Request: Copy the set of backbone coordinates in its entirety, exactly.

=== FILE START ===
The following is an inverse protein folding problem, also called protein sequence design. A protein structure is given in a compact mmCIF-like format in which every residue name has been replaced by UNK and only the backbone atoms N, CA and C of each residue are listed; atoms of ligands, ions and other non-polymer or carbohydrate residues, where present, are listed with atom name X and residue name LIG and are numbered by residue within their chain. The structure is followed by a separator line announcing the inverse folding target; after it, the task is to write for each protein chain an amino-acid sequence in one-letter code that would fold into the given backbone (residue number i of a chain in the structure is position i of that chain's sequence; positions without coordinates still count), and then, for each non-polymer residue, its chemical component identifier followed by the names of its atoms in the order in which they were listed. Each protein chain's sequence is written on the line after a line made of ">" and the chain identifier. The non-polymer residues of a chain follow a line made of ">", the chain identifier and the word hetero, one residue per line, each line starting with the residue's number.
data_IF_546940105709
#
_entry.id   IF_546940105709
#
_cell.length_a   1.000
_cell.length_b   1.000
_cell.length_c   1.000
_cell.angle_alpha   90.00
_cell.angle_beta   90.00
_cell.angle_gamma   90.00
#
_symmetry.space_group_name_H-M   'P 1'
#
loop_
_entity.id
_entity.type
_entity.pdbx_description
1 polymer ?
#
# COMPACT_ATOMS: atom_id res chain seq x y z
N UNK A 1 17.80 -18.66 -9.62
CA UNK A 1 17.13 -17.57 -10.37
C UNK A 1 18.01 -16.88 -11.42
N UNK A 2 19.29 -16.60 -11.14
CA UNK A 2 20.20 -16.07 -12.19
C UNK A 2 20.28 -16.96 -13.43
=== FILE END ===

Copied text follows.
The following is an inverse protein folding problem, also called protein sequence design. A protein structure is given in a compact mmCIF-like format in which every residue name has been replaced by UNK and only the backbone atoms N, CA and C of each residue are listed; atoms of ligands, ions and other non-polymer or carbohydrate residues, where present, are listed with atom name X and residue name LIG and are numbered by residue within their chain. The structure is followed by a separator line announcing the inverse folding target; after it, the task is to write for each protein chain an amino-acid sequence in one-letter code that would fold into the given backbone (residue number i of a chain in the structure is position i of that chain's sequence; positions without coordinates still count), and then, for each non-polymer residue, its chemical component identifier followed by the names of its atoms in the order in which they were listed. Each protein chain's sequence is written on the line after a line made of ">" and the chain identifier. The non-polymer residues of a chain follow a line made of ">", the chain identifier and the word hetero, one residue per line, each line starting with the residue's number.
data_IF_546940105709
#
_entry.id   IF_546940105709
#
_cell.length_a   1.000
_cell.length_b   1.000
_cell.length_c   1.000
_cell.angle_alpha   90.00
_cell.angle_beta   90.00
_cell.angle_gamma   90.00
#
_symmetry.space_group_name_H-M   'P 1'
#
loop_
_entity.id
_entity.type
_entity.pdbx_description
1 polymer ?
#
# COMPACT_ATOMS: atom_id res chain seq x y z
N UNK A 1 17.80 -18.66 -9.62
CA UNK A 1 17.13 -17.57 -10.37
C UNK A 1 18.01 -16.88 -11.42
N UNK A 2 19.29 -16.60 -11.14
CA UNK A 2 20.20 -16.07 -12.19
C UNK A 2 20.28 -16.96 -13.43